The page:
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Corps of Engineers sued over flood management



The Bonnet Carre Spillway diverts excess Mississippi River water. (2011 photo courtesy U.S. Army Corps of Engineers)

Fallout from the Mississippi River flood of 2019 continues with a lawsuit over how the flood waters were managed.

Several cities, counties and groups are accusing the U.S. Army Corps of Engineers and the Mississippi River Commission of opening the Bonnet Carré Spillway for prolonged periods without regard to the consequences, the Clarion Ledger reports.

The spillway operates as a fail safe for New Orleans when the Mississippi River is above flood stage, diverting water away from the city and into Lake Pontchartrain and then out into the Gulf of Mexico. Since it was completed in the 1930s, the gates of the spillway have only been opened 14 times, an average of about once every six years. It was opened in both 2018 and 2019, however, and in 2019, it was opened twice for a total of 123 days.

The huge influx of fresh water into the Gulf caused its salinity to decrease, and the results were catastrophic. A toxic algae bloom closed beaches to swimmers and waders in Mississippi at the height of beach season. Coastal marine life died in numbers not seen since the 2010 BP oil spill. Oyster beds died, and commercial fishing was devastated to the tune of more than $160 million in losses.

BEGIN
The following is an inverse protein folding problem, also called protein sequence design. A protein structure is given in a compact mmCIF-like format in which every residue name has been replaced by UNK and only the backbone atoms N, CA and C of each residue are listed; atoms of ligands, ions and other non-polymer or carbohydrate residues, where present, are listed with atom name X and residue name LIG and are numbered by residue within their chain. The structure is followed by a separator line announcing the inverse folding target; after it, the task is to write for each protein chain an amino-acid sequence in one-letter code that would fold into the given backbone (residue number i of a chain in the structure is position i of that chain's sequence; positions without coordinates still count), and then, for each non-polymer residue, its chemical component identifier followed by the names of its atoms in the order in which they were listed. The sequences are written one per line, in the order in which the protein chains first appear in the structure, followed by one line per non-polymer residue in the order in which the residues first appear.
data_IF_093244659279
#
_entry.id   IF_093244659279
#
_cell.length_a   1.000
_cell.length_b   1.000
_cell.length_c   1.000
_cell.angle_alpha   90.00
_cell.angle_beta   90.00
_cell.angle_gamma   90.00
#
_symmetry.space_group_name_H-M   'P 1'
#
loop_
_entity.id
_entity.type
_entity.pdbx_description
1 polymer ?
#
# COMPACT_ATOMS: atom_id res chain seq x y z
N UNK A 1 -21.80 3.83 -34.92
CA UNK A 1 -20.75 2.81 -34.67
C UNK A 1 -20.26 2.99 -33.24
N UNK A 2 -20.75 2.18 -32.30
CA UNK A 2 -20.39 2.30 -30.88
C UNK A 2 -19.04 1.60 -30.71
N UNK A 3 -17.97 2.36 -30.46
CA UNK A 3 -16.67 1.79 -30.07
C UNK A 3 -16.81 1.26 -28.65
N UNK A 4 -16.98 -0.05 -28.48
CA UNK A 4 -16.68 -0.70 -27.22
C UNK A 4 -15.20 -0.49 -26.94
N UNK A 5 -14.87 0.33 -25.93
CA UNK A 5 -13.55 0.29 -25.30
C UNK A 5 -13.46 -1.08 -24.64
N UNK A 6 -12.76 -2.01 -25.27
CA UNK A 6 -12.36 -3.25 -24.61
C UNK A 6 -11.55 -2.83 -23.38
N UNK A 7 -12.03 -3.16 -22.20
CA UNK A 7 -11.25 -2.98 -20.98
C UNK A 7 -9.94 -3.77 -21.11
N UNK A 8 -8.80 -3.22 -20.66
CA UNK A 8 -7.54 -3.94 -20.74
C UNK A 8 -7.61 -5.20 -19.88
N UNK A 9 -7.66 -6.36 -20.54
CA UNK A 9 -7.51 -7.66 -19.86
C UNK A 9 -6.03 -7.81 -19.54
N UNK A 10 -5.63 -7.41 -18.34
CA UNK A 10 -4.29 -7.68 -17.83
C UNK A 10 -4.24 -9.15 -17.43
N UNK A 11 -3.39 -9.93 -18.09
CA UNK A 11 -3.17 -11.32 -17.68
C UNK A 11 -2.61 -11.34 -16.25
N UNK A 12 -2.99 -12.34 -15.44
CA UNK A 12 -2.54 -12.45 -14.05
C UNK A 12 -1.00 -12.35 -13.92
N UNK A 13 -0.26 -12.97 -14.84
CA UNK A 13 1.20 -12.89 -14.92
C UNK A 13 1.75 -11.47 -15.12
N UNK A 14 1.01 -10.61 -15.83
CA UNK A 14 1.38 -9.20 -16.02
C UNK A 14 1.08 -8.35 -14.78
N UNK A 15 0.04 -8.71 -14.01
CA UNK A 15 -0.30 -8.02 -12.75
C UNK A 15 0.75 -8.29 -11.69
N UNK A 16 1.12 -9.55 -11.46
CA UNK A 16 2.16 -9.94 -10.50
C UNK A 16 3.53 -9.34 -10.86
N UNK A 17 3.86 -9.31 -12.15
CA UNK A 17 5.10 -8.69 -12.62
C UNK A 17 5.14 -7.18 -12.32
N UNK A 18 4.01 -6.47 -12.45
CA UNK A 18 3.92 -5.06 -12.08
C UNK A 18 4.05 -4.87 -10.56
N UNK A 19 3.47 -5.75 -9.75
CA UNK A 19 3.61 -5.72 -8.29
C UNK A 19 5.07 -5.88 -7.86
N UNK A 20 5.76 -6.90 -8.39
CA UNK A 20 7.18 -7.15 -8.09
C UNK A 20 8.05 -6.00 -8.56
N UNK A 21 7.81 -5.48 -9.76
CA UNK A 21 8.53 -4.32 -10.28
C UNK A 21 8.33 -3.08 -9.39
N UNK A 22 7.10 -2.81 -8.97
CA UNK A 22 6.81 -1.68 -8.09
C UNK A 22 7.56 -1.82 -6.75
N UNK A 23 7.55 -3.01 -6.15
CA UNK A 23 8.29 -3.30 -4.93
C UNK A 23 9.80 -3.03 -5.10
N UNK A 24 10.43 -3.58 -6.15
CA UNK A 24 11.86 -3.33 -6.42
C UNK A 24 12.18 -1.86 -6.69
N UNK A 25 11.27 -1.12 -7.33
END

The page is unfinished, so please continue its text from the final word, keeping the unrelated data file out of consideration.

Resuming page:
In September, the U.S. Department of Commerce declared a federal fisheries disaster for Mississippi, Alabama and Louisiana.

The lawsuit is seeking to force the Corps to consult with local governments before opening the spillway and to study the effects of spillway openings with an eye toward mitigating future damage, including pollution.

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